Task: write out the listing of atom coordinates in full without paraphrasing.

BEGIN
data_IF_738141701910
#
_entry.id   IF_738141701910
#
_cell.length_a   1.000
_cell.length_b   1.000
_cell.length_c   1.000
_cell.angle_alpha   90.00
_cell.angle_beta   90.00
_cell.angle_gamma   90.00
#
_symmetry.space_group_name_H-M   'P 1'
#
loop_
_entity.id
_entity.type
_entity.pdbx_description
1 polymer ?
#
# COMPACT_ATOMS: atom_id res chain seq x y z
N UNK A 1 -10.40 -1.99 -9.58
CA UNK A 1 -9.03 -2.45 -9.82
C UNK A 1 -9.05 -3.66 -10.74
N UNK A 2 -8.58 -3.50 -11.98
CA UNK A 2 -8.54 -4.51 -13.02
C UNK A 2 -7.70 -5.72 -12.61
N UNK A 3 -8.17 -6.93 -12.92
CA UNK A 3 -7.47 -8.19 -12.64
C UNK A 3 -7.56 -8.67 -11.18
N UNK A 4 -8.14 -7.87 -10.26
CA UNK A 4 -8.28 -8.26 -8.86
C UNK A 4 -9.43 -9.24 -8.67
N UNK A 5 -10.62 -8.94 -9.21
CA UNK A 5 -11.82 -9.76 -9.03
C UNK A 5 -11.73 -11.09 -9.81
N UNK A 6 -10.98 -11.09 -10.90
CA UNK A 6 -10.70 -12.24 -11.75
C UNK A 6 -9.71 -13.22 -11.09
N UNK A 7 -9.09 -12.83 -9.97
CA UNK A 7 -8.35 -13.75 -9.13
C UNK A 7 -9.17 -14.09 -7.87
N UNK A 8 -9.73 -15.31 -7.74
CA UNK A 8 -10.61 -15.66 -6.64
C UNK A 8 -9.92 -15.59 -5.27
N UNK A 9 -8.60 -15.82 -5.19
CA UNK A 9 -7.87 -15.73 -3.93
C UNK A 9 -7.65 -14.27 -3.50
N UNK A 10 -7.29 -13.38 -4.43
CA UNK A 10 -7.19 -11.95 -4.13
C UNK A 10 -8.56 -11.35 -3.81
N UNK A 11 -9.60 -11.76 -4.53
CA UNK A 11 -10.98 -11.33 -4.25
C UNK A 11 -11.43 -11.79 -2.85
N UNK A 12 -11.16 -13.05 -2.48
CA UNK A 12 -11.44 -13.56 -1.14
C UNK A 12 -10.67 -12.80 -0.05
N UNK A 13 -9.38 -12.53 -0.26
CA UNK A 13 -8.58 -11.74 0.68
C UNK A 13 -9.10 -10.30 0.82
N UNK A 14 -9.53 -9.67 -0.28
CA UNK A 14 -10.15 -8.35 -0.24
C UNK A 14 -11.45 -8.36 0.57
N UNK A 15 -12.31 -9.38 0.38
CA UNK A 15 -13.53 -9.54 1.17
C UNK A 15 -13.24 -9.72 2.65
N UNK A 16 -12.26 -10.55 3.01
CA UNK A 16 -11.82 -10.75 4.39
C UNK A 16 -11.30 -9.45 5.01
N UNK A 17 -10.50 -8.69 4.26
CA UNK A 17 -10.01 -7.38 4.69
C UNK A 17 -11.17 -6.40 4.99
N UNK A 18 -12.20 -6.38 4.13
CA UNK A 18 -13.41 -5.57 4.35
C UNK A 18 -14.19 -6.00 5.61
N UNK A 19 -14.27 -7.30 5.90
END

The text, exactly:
data_IF_738141701910
#
_entry.id   IF_738141701910
#
_cell.length_a   1.000
_cell.length_b   1.000
_cell.length_c   1.000
_cell.angle_alpha   90.00
_cell.angle_beta   90.00
_cell.angle_gamma   90.00
#
_symmetry.space_group_name_H-M   'P 1'
#
loop_
_entity.id
_entity.type
_entity.pdbx_description
1 polymer ?
#
# COMPACT_ATOMS: atom_id res chain seq x y z
N UNK A 1 -10.40 -1.99 -9.58
CA UNK A 1 -9.03 -2.45 -9.82
C UNK A 1 -9.05 -3.66 -10.74
N UNK A 2 -8.58 -3.50 -11.98
CA UNK A 2 -8.54 -4.51 -13.02
C UNK A 2 -7.70 -5.72 -12.61
N UNK A 3 -8.17 -6.93 -12.92
CA UNK A 3 -7.47 -8.19 -12.64
C UNK A 3 -7.56 -8.67 -11.18
N UNK A 4 -8.14 -7.87 -10.26
CA UNK A 4 -8.28 -8.26 -8.86
C UNK A 4 -9.43 -9.24 -8.67
N UNK A 5 -10.62 -8.94 -9.21
CA UNK A 5 -11.82 -9.76 -9.03
C UNK A 5 -11.73 -11.09 -9.81
N UNK A 6 -10.98 -11.09 -10.90
CA UNK A 6 -10.70 -12.24 -11.75
C UNK A 6 -9.71 -13.22 -11.09
N UNK A 7 -9.09 -12.83 -9.97
CA UNK A 7 -8.35 -13.75 -9.13
C UNK A 7 -9.17 -14.09 -7.87
N UNK A 8 -9.73 -15.31 -7.74
CA UNK A 8 -10.61 -15.66 -6.64
C UNK A 8 -9.92 -15.59 -5.27
N UNK A 9 -8.60 -15.82 -5.19
CA UNK A 9 -7.87 -15.73 -3.93
C UNK A 9 -7.65 -14.27 -3.50
N UNK A 10 -7.29 -13.38 -4.43
CA UNK A 10 -7.19 -11.95 -4.13
C UNK A 10 -8.56 -11.35 -3.81
N UNK A 11 -9.60 -11.76 -4.53
CA UNK A 11 -10.98 -11.33 -4.25
C UNK A 11 -11.43 -11.79 -2.85
N UNK A 12 -11.16 -13.05 -2.48
CA UNK A 12 -11.44 -13.56 -1.14
C UNK A 12 -10.67 -12.80 -0.05
N UNK A 13 -9.38 -12.53 -0.26
CA UNK A 13 -8.58 -11.74 0.68
C UNK A 13 -9.10 -10.30 0.82
N UNK A 14 -9.53 -9.67 -0.28
CA UNK A 14 -10.15 -8.35 -0.24
C UNK A 14 -11.45 -8.36 0.57
N UNK A 15 -12.31 -9.38 0.38
CA UNK A 15 -13.53 -9.54 1.17
C UNK A 15 -13.24 -9.72 2.65
N UNK A 16 -12.26 -10.55 3.01
CA UNK A 16 -11.82 -10.75 4.39
C UNK A 16 -11.30 -9.45 5.01
N UNK A 17 -10.50 -8.69 4.26
CA UNK A 17 -10.01 -7.38 4.69
C UNK A 17 -11.17 -6.40 4.99
N UNK A 18 -12.20 -6.38 4.13
CA UNK A 18 -13.41 -5.57 4.35
C UNK A 18 -14.19 -6.00 5.61
N UNK A 19 -14.27 -7.30 5.90